Catcalling is not a compliment - it’s time to make it a crime

Not even a pandemic has stopped Evie Hairsine from being publicly harassed. The student campaigner and founder of Our Bodies Our Streets, tells her shocking story and why street harassment should be illegal


Not even a pandemic has stopped Evie Hairsine from being publicly harassed. The student campaigner and founder of Our Bodies Our Streets, tells her shocking story and why street harassment should be illegal

Catcalling is not harmless, it fills me with fear and anxiety. It's an aggressive act of male power and needs to be criminalised. While I'm out exercising in my local park, you'd think what with the pandemic and lockdown restrictions, that catcalling would be the very least of my worries. But even on the now quiet streets, according to a study by Plan International UK, one in five women reported harassment.

'Nice legs!’

'Why don’t you smile?’

‘You’d be sexy if you didn’t have a bitch face!'

These words ring in my ears as I run faster along the main road, my ‘bitch face’ progressively hardening after each so-called ‘catcall’. Turning up my earphones to the highest volume, I try to block out the voices of the leering and aggressive men, but feel dizzy and disoriented, when I see a man approaching me on his bike and shouting at me. 

Why are we abused?

I increase my pace and run past him, looking away - only to find him waiting for me, trying to speak to me, as I run back along the same path later. I can sense his anger when I ignore him and don’t respond. 

The next time, it’s the same: ‘You have no self-respect!’ a middle-aged man calls to me from a car as I run in my shorts. Using our bodies to move in clothes that are comfortable seems to signal to these men that we are worthy of abuse. 


Evie was verbally harassed ten times in one day

The time after that, it's the same: ‘Nice arse’, ‘Come on, smile for me’ young men shout. I have been verbally harassed upwards of ten times between 9-10am while walking through the city centre I call home. I feel like my body is not my own. I begin to question whether these streets are mine to use.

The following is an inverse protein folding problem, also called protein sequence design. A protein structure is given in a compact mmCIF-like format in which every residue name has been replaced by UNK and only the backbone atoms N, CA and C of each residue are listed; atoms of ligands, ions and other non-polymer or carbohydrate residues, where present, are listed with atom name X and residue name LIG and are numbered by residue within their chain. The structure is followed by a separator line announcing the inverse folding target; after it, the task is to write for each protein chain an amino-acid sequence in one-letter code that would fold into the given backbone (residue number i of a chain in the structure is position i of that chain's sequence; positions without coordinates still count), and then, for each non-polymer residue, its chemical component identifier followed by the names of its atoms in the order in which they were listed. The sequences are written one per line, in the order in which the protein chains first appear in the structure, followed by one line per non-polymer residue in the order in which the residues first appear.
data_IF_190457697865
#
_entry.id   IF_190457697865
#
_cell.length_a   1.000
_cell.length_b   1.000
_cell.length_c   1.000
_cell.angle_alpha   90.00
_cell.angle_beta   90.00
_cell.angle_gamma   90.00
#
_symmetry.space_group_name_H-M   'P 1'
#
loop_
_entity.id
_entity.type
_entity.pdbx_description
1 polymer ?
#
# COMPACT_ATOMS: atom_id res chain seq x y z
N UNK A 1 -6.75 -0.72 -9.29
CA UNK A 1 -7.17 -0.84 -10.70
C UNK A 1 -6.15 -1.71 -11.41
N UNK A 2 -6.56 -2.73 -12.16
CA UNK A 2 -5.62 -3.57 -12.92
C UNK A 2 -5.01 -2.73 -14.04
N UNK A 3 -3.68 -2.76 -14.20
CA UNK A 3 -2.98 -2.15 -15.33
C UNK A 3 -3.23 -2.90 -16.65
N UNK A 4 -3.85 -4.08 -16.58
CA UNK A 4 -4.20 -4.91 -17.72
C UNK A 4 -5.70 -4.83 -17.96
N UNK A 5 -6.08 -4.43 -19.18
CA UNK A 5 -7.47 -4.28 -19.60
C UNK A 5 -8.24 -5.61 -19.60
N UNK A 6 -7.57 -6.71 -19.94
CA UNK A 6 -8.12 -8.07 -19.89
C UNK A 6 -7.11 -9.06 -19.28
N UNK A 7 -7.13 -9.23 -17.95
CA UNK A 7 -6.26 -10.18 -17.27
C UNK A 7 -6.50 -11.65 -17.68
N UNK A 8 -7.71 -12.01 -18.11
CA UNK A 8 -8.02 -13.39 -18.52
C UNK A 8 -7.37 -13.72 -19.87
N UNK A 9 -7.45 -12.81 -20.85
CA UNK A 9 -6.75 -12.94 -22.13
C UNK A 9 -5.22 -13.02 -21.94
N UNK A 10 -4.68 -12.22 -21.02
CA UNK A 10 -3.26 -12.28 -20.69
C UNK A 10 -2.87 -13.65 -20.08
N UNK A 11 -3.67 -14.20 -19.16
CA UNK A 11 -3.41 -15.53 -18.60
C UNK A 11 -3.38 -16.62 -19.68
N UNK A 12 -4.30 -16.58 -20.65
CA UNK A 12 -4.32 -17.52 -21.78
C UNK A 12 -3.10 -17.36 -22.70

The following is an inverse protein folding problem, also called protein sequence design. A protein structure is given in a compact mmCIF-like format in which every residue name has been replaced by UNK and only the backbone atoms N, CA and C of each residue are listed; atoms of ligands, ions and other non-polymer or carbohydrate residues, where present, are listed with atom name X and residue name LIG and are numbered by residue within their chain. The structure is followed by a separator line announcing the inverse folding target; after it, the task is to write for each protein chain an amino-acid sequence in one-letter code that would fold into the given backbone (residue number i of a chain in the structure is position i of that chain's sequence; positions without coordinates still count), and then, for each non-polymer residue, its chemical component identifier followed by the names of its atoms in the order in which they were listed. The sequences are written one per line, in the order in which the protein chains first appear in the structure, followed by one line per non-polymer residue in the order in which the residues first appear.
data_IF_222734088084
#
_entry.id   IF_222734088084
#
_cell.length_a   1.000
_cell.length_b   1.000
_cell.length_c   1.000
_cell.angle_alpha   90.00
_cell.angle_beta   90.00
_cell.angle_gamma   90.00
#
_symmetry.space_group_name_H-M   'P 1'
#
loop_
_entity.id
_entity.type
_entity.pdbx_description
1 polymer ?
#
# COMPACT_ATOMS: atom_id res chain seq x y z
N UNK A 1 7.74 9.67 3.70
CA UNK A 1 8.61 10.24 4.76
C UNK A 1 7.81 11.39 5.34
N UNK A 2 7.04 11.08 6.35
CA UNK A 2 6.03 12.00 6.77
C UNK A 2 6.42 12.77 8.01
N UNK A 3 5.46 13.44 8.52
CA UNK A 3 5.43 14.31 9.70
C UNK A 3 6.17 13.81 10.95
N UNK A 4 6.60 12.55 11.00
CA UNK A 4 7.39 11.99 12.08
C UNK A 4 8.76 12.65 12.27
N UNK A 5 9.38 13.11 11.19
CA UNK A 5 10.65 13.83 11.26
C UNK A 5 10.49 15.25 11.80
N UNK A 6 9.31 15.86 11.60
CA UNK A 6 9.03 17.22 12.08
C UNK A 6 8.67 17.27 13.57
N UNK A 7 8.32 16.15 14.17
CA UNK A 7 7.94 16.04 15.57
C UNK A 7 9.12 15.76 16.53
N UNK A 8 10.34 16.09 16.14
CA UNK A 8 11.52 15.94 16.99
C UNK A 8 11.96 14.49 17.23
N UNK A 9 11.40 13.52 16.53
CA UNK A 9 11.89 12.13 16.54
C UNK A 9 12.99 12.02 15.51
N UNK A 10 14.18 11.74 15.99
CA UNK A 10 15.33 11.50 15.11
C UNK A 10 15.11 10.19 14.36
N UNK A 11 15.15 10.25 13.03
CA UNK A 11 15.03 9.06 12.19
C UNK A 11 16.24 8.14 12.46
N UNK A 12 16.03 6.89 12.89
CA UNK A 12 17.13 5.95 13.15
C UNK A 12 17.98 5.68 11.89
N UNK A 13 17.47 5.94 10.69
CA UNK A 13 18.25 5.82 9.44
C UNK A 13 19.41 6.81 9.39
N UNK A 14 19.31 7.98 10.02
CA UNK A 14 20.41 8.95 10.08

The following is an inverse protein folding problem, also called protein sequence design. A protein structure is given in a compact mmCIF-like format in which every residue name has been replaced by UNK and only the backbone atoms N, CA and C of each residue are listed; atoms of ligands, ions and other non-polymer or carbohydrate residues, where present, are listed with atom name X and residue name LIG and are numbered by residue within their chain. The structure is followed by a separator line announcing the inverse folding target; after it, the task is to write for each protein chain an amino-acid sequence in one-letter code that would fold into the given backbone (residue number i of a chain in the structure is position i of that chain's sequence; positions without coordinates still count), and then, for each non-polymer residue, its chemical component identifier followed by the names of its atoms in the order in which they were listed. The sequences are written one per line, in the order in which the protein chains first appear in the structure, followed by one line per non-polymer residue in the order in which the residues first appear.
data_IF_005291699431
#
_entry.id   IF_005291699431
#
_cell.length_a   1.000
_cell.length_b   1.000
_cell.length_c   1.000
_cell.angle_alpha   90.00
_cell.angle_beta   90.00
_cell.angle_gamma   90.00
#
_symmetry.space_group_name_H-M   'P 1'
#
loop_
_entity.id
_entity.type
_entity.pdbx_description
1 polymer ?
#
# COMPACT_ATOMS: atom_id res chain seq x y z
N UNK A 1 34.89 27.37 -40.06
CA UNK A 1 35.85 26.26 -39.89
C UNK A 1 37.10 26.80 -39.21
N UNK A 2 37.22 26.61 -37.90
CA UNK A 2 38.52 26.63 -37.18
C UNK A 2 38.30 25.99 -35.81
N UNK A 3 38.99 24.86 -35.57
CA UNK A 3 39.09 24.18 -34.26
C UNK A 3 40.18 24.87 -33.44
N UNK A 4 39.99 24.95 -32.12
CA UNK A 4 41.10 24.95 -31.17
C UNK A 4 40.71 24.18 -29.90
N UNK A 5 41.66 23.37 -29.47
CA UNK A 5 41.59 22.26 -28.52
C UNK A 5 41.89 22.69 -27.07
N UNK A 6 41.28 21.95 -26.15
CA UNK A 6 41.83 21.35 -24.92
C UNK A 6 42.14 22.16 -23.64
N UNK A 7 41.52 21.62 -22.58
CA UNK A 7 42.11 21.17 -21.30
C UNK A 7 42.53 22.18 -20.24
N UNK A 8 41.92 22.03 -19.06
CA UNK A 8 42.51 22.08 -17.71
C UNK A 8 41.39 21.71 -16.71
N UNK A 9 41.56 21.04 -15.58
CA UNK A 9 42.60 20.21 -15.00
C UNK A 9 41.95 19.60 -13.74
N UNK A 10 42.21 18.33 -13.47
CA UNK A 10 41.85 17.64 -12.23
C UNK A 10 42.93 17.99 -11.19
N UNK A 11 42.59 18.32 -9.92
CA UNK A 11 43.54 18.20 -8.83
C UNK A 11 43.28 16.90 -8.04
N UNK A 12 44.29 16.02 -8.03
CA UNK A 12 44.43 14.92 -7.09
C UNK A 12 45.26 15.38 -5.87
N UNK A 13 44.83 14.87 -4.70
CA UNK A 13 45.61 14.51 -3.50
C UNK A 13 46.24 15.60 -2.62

Harassment: the shocking stats

Sadly, this is an experience shared by women and girls across the UK. Plan International UK and grassroots organisation Our Streets Now have found that half of girls in the UK experienced some form of public sexual harassment last summer. Other studies have revealed another shocking stat, that 64% of UK women of all ages have been sexually harassed in public, a number that increases to a staggering 85% if you're ticking the 18- to-24-year-old box. This harassment is happening everywhere; from parks, university campuses and bus stops to our local high streets. They’re being followed, shouted at, touched, groped and grabbed – and they want it to stop. 

For me, the harassment seems to be amplified when I exercise. Running outdoors is fundamental to looking after my physical and mental health, like it is for so many others. And now more than ever, it is vital that girls and women have equal access to streets, parks and public spaces to nurture their physical and mental health during this pandemic crisis. Yet women - particularly young women - do not get their fair share of this basic human right.


Evie is on the campaign trail

What’s more, duing winter, women are facing even greater confinement as the chance to exercise in daylight - which feels marginally safer than the dark - is a small window of opportunity. Research by Plan International UK and Our Streets Now found 41% of parents have asked their daughters not to go out after dark due to worries about public sexual harassment. 

And on top of this, the constant objectification girls face in public prevents them from developing positive relationships with their bodies as vehicles for living. Meaning that girls and women are being held back from equal participation in life and society. 

Men are literally getting away with it

As it stands, the current law around public sexual harassment is piecemeal and unclear. There is no one law that protects girls and women. And the upshot is, many girls are confused about what they can and can’t report, as they fear they'll not be taken seriously if they do. Many do not report at all; 76% of girls aged 14-21, who have experienced harassment have never reported it to the police. Yet an overwhelming 94% of girls think public sexual harassment should be illegal. The UK is currently falling behind other countries’ legislative action on this issue and must take a stand for its women and girls.


That’s why Plan International UK have launched their #CrimeNotCompliment campaign, in partnership with Our Streets Now, to make public sexual harassment a specific, standalone criminal offence. It’s time to listen to women and girls. We need to make the perpetrators accountable.

As for me, I will keep running and making use of the streets that I know I am entitled to be on.

* Plan International UK and Our Streets Now are asking you to join the campaign and show MPs that it’s time to make public sexual harassment a crime

* Evie is the founder of Our Bodies Our Streets, an intersectional feminist campaign empowering people to exercise outdoors in Sheffield without fear of street harassment

Maria Coole

Maria Coole is a contributing editor on Marie Claire.

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